The New York Rangers came to LA Monday night with the chance to become the league’s point-leading team. Their opponents, the Kings, merely hoped to vault themselves out of a Wild Card spot and into their Division’s top three teams.
The Rangers would have to do it without their coach, Gerard Gallant, who was out due to Covid protocol. In his place was the head guy of the New York AHL affiliate Hartford Wolf Pack, Kris Knoblauch. He is a long-ago Islanders’ draft pick who didn’t make the NHL as a player.
The Rangers were glad to be welcoming Artemi Panarin back from Covid protocol, his 36 points (ten goals) very much needed if the Rangers were to win. He would end the night frustrated, with no points in lots of playing time—19:57.
Meanwhile the Kings would be without Martin Frk, who had a goal in two games this year but had just started to make a way for himself in the deep Kings’ lineup and was getting power play time.
In what was perhaps a side note, Brendan Lemieux was facing his former team for the first time since he left them.
The goaltenders on the night were Cal Petersen, his second start in a row, and Alexandar Georgiev.
The Kings came in on a bit of a hot streak, going 8-4-1 in their prior 13 games. The Rangers had won three of their four games since the start of the new year.
Things started with a bang. Actually two—one on each end of the ice. First the Kings’ Arvidsson drove the net and missed. Then Alexis Lafreniere got a puck across the Kings’ slot to Ryan Strome and forced Cal Petersen to come exploding from his right to left with a desperate splayed-out splits, making the save. This was prior to the half-minute mark being much gone.
The Rangers took an early penalty, and their kill, fourth best in the league, did its thing, until Sean Durzi created all kinds of havoc in the second minute of the man advantage. The best chance was when he shot low and soft to get Trevor Moore involved by way of whacking at the rebound. No goal.
The Kings ended the first with two chances where Kaliyev passed on a diagonal to Dustin Brown. The first was a miss; the second produced a shot. Exciting stuff when the puck comes in on a rope like that.
It was a portent of things to come. Many of the chances on either side were of the type that the puck came over from one side or the other to a player slashing in on net. The goalies were forced to deal. They did. There was no scoring in period one.
Period two changed that, fast. The Kings got two goals within the first four minutes. Much of the best action in the game, in fact, was in evidence in period two, which produced a ton of interesting chances.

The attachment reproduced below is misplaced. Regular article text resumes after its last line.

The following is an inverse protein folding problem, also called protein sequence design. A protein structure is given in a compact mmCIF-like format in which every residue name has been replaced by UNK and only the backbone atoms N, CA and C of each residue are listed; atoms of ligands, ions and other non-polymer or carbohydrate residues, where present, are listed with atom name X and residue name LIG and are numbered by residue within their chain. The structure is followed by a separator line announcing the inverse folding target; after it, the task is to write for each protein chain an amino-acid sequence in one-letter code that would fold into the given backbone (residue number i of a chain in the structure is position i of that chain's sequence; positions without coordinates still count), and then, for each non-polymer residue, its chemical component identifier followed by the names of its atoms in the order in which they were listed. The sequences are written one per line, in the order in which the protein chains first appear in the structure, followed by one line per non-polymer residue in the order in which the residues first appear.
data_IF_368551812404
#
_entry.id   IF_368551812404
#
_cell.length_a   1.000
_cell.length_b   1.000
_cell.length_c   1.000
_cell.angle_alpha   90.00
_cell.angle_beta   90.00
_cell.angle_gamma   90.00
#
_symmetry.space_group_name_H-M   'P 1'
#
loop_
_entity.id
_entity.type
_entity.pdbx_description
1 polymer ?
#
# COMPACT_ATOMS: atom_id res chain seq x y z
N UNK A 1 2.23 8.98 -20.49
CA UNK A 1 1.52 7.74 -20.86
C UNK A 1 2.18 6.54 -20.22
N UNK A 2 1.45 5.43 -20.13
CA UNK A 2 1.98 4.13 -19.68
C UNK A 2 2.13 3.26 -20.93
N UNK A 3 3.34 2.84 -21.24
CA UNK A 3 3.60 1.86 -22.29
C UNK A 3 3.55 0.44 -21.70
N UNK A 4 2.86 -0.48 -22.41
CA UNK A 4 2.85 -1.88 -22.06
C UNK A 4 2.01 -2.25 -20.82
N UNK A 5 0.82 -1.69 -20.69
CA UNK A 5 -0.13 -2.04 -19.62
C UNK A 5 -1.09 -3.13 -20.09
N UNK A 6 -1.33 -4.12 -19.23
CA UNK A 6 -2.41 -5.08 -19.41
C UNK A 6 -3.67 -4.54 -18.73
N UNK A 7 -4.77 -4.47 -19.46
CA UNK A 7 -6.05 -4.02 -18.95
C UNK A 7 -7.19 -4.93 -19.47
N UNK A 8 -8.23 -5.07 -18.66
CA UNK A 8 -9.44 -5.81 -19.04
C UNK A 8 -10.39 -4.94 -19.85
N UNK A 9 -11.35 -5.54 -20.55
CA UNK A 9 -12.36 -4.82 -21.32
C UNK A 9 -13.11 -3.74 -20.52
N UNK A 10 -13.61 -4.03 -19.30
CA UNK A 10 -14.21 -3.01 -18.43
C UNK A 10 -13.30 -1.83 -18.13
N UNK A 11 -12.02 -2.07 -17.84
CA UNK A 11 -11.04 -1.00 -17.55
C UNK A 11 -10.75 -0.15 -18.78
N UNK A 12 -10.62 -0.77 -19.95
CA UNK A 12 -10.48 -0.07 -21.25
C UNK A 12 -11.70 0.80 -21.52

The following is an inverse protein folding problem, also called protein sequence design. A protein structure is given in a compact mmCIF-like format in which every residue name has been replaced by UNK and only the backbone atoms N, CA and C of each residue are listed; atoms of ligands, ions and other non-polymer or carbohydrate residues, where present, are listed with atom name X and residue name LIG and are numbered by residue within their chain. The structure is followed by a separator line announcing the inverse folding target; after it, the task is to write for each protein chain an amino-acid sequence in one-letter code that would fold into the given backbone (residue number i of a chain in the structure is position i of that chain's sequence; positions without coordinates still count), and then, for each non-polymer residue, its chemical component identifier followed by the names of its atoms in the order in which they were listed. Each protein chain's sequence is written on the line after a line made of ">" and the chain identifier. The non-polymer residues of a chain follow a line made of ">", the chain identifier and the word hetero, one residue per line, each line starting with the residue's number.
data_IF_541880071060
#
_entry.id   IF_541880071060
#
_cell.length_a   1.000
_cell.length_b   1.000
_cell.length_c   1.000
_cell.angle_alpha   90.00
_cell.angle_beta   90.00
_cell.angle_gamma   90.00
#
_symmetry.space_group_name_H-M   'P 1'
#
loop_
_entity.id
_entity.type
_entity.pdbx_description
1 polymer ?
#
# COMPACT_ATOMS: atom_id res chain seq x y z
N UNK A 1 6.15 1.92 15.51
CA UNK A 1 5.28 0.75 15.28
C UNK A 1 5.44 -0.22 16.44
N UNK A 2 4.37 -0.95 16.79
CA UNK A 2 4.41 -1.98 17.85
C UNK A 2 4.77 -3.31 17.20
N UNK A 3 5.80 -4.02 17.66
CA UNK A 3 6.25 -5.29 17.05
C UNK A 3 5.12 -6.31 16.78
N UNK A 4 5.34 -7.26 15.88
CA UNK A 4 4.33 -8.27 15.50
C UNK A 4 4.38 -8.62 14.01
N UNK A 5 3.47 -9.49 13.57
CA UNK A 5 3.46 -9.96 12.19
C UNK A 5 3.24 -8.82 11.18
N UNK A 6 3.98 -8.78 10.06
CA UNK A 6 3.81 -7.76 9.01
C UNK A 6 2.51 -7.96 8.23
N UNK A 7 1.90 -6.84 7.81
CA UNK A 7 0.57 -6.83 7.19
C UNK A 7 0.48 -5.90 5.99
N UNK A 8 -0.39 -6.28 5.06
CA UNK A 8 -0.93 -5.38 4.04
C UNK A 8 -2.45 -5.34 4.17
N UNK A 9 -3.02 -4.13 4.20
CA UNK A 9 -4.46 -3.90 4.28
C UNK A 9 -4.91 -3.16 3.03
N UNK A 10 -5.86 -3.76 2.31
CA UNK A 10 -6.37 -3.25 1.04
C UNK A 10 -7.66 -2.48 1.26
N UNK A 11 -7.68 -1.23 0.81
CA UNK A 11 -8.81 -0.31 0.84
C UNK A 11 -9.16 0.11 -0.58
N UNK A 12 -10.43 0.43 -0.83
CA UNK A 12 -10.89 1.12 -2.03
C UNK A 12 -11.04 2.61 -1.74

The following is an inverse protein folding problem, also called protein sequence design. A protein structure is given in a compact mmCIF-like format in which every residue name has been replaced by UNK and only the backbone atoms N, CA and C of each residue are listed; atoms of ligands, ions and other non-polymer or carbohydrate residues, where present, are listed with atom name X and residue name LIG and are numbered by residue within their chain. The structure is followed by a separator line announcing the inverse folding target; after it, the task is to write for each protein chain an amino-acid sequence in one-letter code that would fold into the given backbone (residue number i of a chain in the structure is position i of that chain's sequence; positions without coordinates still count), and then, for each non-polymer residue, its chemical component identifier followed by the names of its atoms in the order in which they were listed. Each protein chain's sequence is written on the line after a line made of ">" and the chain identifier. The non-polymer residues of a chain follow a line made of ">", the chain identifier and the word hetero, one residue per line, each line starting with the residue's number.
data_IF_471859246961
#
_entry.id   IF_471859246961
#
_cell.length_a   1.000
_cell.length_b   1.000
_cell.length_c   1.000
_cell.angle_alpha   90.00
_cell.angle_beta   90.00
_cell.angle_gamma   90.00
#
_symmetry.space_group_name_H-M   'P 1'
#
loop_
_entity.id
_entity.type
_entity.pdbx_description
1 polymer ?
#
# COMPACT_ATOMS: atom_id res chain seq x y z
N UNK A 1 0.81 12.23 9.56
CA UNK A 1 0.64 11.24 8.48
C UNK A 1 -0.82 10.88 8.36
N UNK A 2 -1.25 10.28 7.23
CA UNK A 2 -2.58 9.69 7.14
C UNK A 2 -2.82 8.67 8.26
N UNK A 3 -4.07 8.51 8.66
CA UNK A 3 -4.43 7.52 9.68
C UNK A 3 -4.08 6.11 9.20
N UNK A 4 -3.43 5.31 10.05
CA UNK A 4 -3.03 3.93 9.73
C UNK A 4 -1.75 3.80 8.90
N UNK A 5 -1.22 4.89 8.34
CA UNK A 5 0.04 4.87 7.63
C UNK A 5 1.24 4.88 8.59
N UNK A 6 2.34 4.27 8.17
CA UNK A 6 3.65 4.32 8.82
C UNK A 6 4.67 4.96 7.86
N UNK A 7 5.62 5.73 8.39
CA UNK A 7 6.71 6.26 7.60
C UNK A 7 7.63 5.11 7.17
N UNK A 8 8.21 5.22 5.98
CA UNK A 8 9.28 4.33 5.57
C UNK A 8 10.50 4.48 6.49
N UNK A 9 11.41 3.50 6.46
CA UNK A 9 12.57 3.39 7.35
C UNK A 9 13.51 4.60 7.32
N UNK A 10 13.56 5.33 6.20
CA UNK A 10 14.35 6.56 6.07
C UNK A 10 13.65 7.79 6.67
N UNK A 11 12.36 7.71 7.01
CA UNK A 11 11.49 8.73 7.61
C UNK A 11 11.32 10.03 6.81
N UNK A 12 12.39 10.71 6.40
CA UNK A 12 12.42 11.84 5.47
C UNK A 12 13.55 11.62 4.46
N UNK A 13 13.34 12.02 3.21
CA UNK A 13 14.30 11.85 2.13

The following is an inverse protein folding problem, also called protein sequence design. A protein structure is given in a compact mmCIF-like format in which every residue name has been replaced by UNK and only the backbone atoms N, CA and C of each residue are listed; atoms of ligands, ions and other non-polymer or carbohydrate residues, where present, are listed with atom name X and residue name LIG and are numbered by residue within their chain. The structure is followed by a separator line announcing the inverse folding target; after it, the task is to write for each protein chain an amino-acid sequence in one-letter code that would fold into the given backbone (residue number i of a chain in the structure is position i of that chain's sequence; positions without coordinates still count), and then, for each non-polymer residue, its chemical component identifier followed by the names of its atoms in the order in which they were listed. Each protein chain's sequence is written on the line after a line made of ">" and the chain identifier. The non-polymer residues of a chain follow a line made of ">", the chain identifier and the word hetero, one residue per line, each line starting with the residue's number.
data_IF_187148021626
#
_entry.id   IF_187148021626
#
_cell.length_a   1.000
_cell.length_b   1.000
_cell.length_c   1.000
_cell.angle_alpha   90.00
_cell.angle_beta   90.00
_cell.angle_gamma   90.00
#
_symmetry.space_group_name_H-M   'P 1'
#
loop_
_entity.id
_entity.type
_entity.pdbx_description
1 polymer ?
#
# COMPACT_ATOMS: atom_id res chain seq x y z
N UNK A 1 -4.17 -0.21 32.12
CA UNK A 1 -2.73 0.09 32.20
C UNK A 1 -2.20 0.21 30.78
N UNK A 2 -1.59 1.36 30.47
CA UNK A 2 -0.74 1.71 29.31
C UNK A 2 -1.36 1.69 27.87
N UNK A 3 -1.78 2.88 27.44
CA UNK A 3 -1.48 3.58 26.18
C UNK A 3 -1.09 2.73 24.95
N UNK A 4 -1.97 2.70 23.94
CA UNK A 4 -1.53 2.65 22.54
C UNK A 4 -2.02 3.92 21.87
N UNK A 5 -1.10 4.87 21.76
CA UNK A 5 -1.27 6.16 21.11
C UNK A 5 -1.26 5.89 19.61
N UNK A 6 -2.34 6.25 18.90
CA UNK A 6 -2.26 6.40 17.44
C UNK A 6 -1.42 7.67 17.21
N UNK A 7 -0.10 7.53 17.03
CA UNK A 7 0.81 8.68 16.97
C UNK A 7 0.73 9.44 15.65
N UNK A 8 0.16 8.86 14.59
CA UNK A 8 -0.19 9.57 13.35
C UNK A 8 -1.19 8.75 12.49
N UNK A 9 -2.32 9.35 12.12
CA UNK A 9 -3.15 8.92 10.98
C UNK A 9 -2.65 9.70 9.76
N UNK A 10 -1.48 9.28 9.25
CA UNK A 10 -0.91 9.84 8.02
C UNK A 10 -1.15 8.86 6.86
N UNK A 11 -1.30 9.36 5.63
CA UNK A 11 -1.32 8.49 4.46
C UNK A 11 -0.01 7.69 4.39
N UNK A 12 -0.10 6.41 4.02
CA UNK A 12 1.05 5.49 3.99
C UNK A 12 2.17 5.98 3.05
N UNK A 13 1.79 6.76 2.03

The Kings’ first goal came off of a Moore to Danault connection when Moore poked a puck free and took off for the net. He got off a shot and Danault came in for the rebound. That was his third goal in the last four games he’s played. Add that to his fight with Larkin against the Red Wings a couple of nights ago, and he’s had quite a week.
The second goal again came off a turnover. Moore went down the right side and chipped the puck to the net. The goalie couldn’t handle it high off his chest, and it dropped in front of him. Blake Lizotte crashed the net and saw it go off his skate and then his stick and into the empty side of the cage.
The Coach explained Moore’s performance after the game. “I think his start we have some responsibility for his lack of production, the coaching staff, because we played him everywhere. He was a center. He as a left wing. He was a right wing. He was on the top line. He was on the fourth line. He’s found a home there now on that Danault line, and he’s feeling comfortable now. They complement each other well, and he’s got some confidence. We’ve rewarded him with some power play time, on that second unit, so he feels even better about himself, and . . . finding a home on a line has been good for him . . . but he was the one guy we trusted to do that.”
Moore has seven points in his last four contests. He said after that he was “playing with some good linemates, obviously.” He later commented that he was finding good chemistry with Arvidsson, knowing what he would do in certain circumstances, and the same with Danault.
The Kings had another dangerous chance on a power play late in the period, but there was no further scoring in the middle twenty minutes.
The Rangers got one back with 11:27 gone in the third period when Zibanejad made a subtle redirect right in front of Petersen. The Kings then had an empty netter late. Kopitar had tried for a long pass and iced the puck. Then Kempe flung a puck out of his own end from the slot and ended up scoring a 185-foot goal.
The Kings outshot the Rangers 39-23. “It was a big game for us to show that we can play with top teams in the league for sure,” was Moore’s way of summarizing the night for the LA side.
Coach McLellan explained the win as a product of, “Structure, playing to an identity. I think it’s quite apparent that when we don’t do that, we’re chasing games. When we do it, we have a chance. It doesn’t matter who we play against, we have a chance, and the guys are believing it now.”
Dustin Brown played in his 1265th game, putting him eighth on the list of American-born players. He has 699 career points. He next ties, then knocks off, Brett Hull for seventh at 1269 games played.
The Kings have a goaltending question to answer before they play the Penguins at home on Thursday. Which hot goalie should they use? Tough problem to have, eh?
Brian Kennedy is a member of the Professional Hockey Writers Association.